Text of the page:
Krakow, Poland

Wawel Cathedral and Castle built in early 1500's
Arriving in Krakow, we were helped immediately by a local we had met briefly on the train.  Calling a taxi for us turned out to be a big help, since there were no taxis at the station and even with a call it took 20-30 minutes for a cab to arrive.  Through our Polish acquaintance we were told there was a big funeral in town that was clogging up traffic and causing an issue with the taxis.  We were grateful for the kindness of a stranger.  Once the cab did arrive our new friend gave him our address and we were on our way.  Renting another Airbnb property, we landed in a newly renovated apartment in an older building near the Jewish quarter.  With 15-foot ceilings and large windows overlooking a courtyard (for $38/night), we settled in quickly and then went out for dinner at nearby Polakowski's Restaurant.  Dinner for both of us with a beverage was only $12.  Of course, this was not fine dining, more cafeteria-style, but the menu was traditional Polish and tasty.  Rain and lightening the remainder of the evening prevented any exploring.  

The following morning, we headed out early to walk around the historic district prior to
At Auschwitz

meeting the driver and guide for a full-day tour.  Traveling about 1 1/2 hours outside the city in a van with 10 other visitors, we headed first to Auschwitz for a 3-hour tour, followed by a 2-hour tour at Birkenau.  Our guide did a phenomenal job of covering the history and the horrors which had occurred at the death camps.  It was overwhelming and difficult to understand how this could have happened on so many different levels.  The combined political, social and financial interests that supported and enabled the Holocaust cannot be comprehended.  The Auschwitz/Birkenau concentration and extermination camps murdered more than one million Jews, Gypsies, prisoners of war and homosexuals.  The exact number will never be known since many were killed on arrival and their names were never registered.  Visiting the camps was a sobering experience.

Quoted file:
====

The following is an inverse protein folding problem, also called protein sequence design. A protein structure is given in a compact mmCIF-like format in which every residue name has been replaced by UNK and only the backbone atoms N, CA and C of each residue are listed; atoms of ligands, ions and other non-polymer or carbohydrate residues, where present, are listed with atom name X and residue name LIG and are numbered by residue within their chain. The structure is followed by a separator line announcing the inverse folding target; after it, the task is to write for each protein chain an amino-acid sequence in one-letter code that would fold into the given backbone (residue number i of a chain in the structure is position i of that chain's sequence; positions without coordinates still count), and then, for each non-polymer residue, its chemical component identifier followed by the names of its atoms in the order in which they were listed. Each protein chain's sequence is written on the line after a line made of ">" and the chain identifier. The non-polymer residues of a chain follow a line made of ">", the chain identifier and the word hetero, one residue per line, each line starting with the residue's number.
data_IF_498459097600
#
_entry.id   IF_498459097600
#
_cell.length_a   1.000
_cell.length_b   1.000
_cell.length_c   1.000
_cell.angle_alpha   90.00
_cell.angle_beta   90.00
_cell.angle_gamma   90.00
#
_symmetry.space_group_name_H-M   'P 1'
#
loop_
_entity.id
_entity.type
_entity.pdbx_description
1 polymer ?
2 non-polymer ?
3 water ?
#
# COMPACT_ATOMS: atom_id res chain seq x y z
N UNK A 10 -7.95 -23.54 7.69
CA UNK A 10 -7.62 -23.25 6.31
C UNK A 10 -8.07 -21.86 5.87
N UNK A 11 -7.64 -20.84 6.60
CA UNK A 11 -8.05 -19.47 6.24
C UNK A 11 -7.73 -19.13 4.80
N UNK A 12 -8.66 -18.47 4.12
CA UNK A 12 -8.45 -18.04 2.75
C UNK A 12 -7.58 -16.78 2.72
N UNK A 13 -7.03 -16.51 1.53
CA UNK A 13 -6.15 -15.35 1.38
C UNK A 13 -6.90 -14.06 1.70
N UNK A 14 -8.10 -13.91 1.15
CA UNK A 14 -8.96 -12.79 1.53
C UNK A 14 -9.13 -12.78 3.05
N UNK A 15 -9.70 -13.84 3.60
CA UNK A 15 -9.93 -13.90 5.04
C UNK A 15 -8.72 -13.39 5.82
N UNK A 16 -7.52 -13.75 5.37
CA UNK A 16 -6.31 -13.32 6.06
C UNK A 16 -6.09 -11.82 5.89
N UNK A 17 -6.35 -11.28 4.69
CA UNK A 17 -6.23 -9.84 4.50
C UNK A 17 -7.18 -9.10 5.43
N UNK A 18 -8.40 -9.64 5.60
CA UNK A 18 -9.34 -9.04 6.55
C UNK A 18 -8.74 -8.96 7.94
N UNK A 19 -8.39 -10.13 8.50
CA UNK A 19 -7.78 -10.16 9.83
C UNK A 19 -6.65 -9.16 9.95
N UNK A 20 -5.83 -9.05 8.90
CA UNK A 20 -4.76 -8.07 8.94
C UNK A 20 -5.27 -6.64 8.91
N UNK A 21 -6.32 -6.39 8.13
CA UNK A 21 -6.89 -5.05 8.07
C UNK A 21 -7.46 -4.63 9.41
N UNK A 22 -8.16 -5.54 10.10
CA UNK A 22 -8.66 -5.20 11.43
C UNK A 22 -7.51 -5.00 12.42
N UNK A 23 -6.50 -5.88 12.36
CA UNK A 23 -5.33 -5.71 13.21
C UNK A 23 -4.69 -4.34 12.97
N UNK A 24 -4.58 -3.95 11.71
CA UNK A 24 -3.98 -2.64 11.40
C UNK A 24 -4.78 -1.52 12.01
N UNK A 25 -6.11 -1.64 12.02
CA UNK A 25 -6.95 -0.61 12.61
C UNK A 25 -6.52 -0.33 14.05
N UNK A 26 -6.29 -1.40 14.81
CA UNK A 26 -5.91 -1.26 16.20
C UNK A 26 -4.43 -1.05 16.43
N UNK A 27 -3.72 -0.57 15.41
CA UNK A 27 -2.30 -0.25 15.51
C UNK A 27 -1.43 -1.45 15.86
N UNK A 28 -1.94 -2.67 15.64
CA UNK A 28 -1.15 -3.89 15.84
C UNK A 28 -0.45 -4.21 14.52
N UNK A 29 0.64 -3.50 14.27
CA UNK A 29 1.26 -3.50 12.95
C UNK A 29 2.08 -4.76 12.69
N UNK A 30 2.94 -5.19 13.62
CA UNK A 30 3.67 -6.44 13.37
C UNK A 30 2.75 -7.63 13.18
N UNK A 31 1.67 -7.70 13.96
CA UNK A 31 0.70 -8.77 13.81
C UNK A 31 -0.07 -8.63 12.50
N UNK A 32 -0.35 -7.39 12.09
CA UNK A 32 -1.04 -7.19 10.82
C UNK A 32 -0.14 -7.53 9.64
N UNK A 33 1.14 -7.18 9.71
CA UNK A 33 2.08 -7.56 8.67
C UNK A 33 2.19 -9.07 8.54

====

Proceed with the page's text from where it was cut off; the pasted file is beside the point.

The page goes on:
Rock-salt altar and statues in Chapel of St. Kinga
The next day, we took another tour.  This trip took us to the Wieliczka Salt Mines.  First mined in the 13th century, commercial mining was stopped in 1996 due to the low price of salt.  But, the mines are now a major tourist attraction, hosting over a million guests each year.   Through the centuries the miners have created statues and and chapels in the rock salt.  The Chapel of St. Kinga being the largest and most elaborate, consists of salt crystal chandeliers, sculptures and bas-relief on the altar and walls.  With over 2000 chambers, the "tourist route" provides access to roughly 1% of what is there.  Descending hundreds of wooden steps, we climbed down to over 400 feet below the surface.  Luckily, an elevator whisked us back up on completion of the tour.

Since the salt mine tour was a half-day excursion, it gave us the remainder of the day to explore the Old Town and visit the Wewal Castle and Cathedral.  Unlike Prague, the Krakow  historical district in rather small.  One serious day of sightseeing could probably cover everything to be visited within the city. 

Departing Krakow the next day, we needed to decide on our next stop.  With accommodations already set in Amsterdam, we decided to head in that direction and stop in Berlin for a couple of days.  Train tickets for that journey could not be purchased online and required a stop by the train station.  After a lengthy wait, we were able to secure tickets to Berlin via Warsaw.  On our arrival at the station the following morning, we waited over 30 minutes for the attendant on duty to issue tickets for our journey from Berlin to Amsterdam.  There was only one other person on duty and the line behind us continued to grow.  Without explanation the man trying to get our tickets kept leaving his area, consulting with coworkers and manuals.  We had read about the lack of customer service and efficiency in the country as being a hold over from the communist era, and this seemed to be a prime example.  Finally, as time for our train departure neared, we left without the tickets.  On our arrival in Berlin, we were able to get the required tickets within a few minutes.      
Rynek Glowny (Main Square) in Krakow dating from the 13th
century was deserted in the early morning hours.

At Birkenau, the rail line that brought thousands of
Jews to the camp.  
Krakow Barbica is part of the historic fortification
that once protected the city.

Rock-salt bas-relief in the St. Kinga chapel
Salt crystal chandelier in the St. Kinga Chapel
Traditional Polish music near the old entrance gates of the city.
St. Florian's Gate built in the 14th century was part of the
city's early defense syste
Floor of the St. Kinga chapel, with designs carved into the rock salt, looks like marble.
Many plain concrete structures from the Communist
era (1945-1989) were seen in a our travels near and in

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